The discussion regarding the potential of an armed conflict, or even regional war, between NATO and Russia over the Baltics have become a staple of the post-Crimean world. Most of the focus has been placed on the difficulty in reinforcing the Baltic states in the face of a Russian anti-access/area denial ‘bubble’ (A2/AD) created with Kaliningrad as the centre of the bubble, and the potential of strengthening this bubble by rapidly occupying the Swedish island of Gotland. If this was to happen, the only way of reinforcing the Baltic states would be over the Polish-Lithuanian border, a strip of land which rapidly has become known as the Suwałki gap (named after the Polish town at one end of the gap). The Suwałki gap in turn is claimed to be extremely vulnerable, as it is wedged in between the Kaliningrad enclave and the Belarusian border.
I will argue that this is, in certain aspects, an oversimplification, but that contrary to what one might expect, this does not lessen the risk of a confrontation.
The A2/AD Bubble
With regards to the A2/AD bubble set up in Kaliningrad, it is usually seen as blocking maritime and airborne forces. By using a combination of long-range high quality surface-to-air missiles and anti-shipping weapons (land based missiles as well as surface and subsurface units), Russia would be able to deny NATO forces entry into the southern parts of the Baltic Sea, and any units operating there would be under constant threat. These two features are a key part of the definition of A2/AD challenges, see e.g. . As NATO is lacking both numbers and key capabilities (such as mechanized and armoured units) in the Baltic states, any NATO response to an incursion would have to include a rapid transfer of reinforcements from other NATO countries and into the Baltic states. The ability to hinder or disrupt these reinforcements would ensure that Russia can maintain superiority on the battlefield in terms of both numbers and lethality of the weapon systems employed.
This description is usually accompanied by maps featuring rings at 400 km, the stated maximum range for the longest ranged surface-to-air missile in current Russian inventory (the 40N6 missile of the S-400 Triumf system) , as well as at 300 km, the approximate maximum range of the K-300P Bastion-P coastal defence system’s P-800 ‘Yakhont’/’Oniks’ missiles .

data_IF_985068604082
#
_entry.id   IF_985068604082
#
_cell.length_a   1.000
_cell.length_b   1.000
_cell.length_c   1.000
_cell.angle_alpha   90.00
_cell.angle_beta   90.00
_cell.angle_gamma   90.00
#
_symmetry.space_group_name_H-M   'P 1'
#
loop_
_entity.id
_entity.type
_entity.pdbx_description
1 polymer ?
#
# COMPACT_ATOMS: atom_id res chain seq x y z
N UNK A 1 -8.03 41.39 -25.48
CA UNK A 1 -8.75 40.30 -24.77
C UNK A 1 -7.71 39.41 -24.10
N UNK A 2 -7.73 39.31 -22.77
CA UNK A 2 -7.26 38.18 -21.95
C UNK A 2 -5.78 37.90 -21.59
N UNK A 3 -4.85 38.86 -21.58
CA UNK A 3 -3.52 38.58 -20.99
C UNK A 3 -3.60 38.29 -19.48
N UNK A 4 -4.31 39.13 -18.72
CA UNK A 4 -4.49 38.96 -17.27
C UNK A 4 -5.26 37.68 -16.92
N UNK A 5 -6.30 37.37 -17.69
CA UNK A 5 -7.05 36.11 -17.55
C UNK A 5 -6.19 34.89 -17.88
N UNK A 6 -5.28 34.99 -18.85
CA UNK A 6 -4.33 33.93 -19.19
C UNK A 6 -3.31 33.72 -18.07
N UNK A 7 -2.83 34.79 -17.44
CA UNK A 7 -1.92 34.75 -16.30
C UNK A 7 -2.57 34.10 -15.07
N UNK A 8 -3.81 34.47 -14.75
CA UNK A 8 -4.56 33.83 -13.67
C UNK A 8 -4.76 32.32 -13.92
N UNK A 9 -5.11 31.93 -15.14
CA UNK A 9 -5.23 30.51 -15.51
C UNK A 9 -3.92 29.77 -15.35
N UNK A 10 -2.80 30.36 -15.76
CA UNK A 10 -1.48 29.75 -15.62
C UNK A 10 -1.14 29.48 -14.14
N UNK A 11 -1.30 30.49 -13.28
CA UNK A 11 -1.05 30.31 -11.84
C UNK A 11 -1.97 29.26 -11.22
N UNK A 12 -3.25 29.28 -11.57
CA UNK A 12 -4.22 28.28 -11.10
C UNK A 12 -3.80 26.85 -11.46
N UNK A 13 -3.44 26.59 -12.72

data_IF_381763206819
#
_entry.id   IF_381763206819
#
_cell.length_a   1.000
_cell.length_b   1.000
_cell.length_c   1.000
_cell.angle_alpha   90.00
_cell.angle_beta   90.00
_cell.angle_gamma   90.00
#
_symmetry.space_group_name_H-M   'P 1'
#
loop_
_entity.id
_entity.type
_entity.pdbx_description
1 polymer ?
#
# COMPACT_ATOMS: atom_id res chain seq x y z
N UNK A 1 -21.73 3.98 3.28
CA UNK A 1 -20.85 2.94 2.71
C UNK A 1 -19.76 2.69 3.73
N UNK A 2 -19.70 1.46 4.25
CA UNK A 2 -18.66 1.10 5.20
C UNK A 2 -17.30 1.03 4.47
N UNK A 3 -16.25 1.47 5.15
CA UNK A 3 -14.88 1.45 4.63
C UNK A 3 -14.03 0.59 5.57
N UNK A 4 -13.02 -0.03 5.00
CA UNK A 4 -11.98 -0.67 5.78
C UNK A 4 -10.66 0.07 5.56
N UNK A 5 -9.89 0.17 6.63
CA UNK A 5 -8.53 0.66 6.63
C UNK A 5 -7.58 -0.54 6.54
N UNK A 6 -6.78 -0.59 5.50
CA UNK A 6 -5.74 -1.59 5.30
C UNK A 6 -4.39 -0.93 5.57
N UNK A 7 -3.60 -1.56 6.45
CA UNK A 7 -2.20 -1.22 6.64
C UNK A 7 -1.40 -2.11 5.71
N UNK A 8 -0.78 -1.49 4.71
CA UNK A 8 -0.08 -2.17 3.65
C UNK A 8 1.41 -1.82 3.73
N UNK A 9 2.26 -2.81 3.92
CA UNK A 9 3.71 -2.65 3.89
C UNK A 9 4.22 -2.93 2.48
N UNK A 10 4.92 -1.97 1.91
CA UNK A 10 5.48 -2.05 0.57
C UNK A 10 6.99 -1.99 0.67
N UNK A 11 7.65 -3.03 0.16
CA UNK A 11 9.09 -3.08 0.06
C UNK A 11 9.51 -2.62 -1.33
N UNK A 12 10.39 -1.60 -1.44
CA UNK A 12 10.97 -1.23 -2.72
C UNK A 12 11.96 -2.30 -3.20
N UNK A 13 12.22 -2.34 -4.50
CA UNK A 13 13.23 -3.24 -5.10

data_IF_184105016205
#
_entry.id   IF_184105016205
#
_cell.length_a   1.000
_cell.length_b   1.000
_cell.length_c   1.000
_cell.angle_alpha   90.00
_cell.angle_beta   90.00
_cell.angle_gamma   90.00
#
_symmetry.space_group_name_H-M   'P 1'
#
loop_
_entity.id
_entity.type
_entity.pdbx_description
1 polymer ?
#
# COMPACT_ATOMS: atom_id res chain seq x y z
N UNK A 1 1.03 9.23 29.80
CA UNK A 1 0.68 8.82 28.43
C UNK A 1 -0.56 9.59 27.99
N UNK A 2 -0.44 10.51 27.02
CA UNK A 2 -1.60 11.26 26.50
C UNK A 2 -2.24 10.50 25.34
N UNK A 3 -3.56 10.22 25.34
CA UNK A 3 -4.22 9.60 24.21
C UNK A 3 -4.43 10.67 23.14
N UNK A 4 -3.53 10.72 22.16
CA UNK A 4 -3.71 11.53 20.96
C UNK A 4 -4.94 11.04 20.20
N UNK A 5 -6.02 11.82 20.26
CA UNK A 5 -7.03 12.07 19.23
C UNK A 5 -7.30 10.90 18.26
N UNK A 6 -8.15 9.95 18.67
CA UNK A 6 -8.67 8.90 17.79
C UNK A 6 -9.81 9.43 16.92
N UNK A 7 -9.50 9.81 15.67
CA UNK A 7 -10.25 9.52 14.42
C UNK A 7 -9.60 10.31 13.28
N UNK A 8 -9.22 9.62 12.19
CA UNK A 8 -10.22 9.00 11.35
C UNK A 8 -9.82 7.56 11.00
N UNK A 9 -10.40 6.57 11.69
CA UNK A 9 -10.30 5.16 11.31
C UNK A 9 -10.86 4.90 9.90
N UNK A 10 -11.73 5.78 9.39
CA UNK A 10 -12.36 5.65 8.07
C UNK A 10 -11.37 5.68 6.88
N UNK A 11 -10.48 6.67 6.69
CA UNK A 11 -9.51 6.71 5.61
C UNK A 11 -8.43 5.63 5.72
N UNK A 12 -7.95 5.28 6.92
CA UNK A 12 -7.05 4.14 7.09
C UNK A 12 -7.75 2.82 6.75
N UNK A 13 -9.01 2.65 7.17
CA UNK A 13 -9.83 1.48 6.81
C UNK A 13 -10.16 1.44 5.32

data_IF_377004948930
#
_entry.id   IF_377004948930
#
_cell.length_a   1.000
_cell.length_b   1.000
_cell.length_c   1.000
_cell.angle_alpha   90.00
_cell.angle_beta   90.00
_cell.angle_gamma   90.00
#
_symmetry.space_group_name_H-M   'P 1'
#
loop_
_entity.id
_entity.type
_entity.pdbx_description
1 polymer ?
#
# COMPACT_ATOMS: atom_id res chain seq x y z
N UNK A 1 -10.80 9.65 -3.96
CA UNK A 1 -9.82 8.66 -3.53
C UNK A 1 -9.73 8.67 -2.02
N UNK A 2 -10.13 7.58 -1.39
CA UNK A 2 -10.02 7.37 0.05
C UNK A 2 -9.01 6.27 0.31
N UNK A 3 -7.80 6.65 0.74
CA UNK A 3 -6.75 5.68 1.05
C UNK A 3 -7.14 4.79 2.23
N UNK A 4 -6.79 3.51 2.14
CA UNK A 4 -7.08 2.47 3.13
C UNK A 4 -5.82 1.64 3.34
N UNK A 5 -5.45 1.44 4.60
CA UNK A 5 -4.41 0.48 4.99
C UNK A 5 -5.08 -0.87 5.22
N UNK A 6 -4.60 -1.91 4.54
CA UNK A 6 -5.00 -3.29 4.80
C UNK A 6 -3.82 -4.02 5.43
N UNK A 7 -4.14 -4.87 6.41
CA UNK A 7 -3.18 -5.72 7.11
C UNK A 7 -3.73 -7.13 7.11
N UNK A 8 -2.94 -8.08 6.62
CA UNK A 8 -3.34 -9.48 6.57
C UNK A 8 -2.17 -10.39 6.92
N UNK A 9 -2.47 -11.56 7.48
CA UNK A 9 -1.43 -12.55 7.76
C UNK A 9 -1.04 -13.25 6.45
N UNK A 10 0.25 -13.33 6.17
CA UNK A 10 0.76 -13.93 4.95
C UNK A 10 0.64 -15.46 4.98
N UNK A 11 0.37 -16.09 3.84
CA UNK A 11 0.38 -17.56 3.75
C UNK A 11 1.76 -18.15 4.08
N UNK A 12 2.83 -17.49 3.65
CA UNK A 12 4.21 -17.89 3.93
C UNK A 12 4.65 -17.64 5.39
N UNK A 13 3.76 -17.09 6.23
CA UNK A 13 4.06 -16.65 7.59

However, this fails to account for a number of facts. To begin with, at maximum range missiles lacks the energy to be able to chase down and hit maneuvering targets such as fighters. The very long range nature of the 40N6 also by necessity dictates that the missile is extremely large, further degrading the performance against maneuvering targets. As such the main use of the 40N6 is likely against large high-value targets such as AWACS, tankers, stand-off jammers, and transport aircraft. A more fitting maximum range when discussing fighter-sized targets would be that of the somewhat smaller and shorter-ranged 48N6E missile, which in its latest version feature ranges over 200 km . This is still a highly potent weapon, but the area covered is roughly a quarter of that of the 40N6.
For anti-ship missiles, the need to maneuver isn’t as crucial, but going out to maximum range means that a measure of tactical flexibility is lost. This includes routing the missiles to attack from unexpected vectors, or simultaneous impact by missiles approaching from different directions, see e.g. video clip from Ruptly .
The main problem operating out at very long ranges is target acquisition. The range of radars are usually limited by the horizon, which is the reason that aircraft mounted radars are so popular. This is a problem for Kaliningrad, as the whole area is easily covered by NATO air defence networks (more on which later), and as such Russia has installed over the horizon (OTH) radar arrays in the area. In the case of Kaliningrad, it was recently disclosed that the Sunflower-E (Ru. Подсолнух-Э / Podsolnukh-E) long-range air- and surface radar will be installed in Kaliningrad . Note that the picture in the source is of the anti-missile radar Voronezh-M, also found in Kaliningrad , and not of the Sunflower-E. The exact range of this array is unclear, but the manufacturer claims it can be used to cover the 200-mile (320 km) economic zone of coastal countries , while the earlier quoted Russia Today article cited ranges ‘up to 450 km’. This latter figure is likely against large airborne targets at altitude, which is also in accordance with a widely circulated but unsourced graphic . The radar array is made up of a ‘forest’ of individual antennas, which means that it is likely very resistant to shock waves from bomb blasts. However, the largely immobile nature and size of the installation means that its exact location is well-known, and while the antennas might be hard to destroy and do feature a certain degree of redundancy if damaged, the system likely has other key components (power supply, transmitters, receivers, and operator centrals) which are more vulnerable.